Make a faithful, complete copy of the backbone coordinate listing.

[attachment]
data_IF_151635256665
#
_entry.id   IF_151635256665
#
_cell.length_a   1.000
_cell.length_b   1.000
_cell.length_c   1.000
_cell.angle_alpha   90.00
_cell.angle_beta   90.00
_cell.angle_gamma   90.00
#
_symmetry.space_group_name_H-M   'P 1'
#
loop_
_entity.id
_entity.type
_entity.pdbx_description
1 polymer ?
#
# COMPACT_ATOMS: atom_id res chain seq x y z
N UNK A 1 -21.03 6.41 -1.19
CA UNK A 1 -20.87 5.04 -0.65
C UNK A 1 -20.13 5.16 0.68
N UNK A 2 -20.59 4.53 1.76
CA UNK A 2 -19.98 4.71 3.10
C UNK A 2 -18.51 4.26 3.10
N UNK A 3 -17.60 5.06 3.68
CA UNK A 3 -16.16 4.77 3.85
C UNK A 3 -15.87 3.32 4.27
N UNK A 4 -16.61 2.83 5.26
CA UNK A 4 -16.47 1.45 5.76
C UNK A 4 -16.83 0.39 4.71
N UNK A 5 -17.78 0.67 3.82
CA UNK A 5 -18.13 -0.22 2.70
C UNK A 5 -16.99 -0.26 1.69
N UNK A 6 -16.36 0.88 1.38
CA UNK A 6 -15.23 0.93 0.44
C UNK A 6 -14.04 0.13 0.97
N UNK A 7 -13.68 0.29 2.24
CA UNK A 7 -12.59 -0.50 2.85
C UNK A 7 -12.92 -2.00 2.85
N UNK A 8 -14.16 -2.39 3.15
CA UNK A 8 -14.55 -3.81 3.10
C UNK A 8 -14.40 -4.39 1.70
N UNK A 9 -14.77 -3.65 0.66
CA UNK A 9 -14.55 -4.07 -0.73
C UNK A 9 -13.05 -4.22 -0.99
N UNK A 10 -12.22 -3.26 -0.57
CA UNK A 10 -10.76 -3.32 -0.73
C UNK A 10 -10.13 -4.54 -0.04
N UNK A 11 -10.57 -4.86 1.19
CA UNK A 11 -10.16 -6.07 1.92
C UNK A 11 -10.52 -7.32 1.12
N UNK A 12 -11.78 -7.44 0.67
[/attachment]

data_IF_151635256665
#
_entry.id   IF_151635256665
#
_cell.length_a   1.000
_cell.length_b   1.000
_cell.length_c   1.000
_cell.angle_alpha   90.00
_cell.angle_beta   90.00
_cell.angle_gamma   90.00
#
_symmetry.space_group_name_H-M   'P 1'
#
loop_
_entity.id
_entity.type
_entity.pdbx_description
1 polymer ?
#
# COMPACT_ATOMS: atom_id res chain seq x y z
N UNK A 1 -21.03 6.41 -1.19
CA UNK A 1 -20.87 5.04 -0.65
C UNK A 1 -20.13 5.16 0.68
N UNK A 2 -20.59 4.53 1.76
CA UNK A 2 -19.98 4.71 3.10
C UNK A 2 -18.51 4.26 3.10
N UNK A 3 -17.60 5.06 3.68
CA UNK A 3 -16.16 4.77 3.85
C UNK A 3 -15.87 3.32 4.27
N UNK A 4 -16.61 2.83 5.26
CA UNK A 4 -16.47 1.45 5.76
C UNK A 4 -16.83 0.39 4.71
N UNK A 5 -17.78 0.67 3.82
CA UNK A 5 -18.13 -0.22 2.70
C UNK A 5 -16.99 -0.26 1.69
N UNK A 6 -16.36 0.88 1.38
CA UNK A 6 -15.23 0.93 0.44
C UNK A 6 -14.04 0.13 0.97
N UNK A 7 -13.68 0.29 2.24
CA UNK A 7 -12.59 -0.50 2.85
C UNK A 7 -12.92 -2.00 2.85
N UNK A 8 -14.16 -2.39 3.15
CA UNK A 8 -14.55 -3.81 3.10
C UNK A 8 -14.40 -4.39 1.70
N UNK A 9 -14.77 -3.65 0.66
CA UNK A 9 -14.55 -4.07 -0.73
C UNK A 9 -13.05 -4.22 -0.99
N UNK A 10 -12.22 -3.26 -0.57
CA UNK A 10 -10.76 -3.32 -0.73
C UNK A 10 -10.13 -4.54 -0.04
N UNK A 11 -10.57 -4.86 1.19
CA UNK A 11 -10.16 -6.07 1.92
C UNK A 11 -10.52 -7.32 1.12
N UNK A 12 -11.78 -7.44 0.67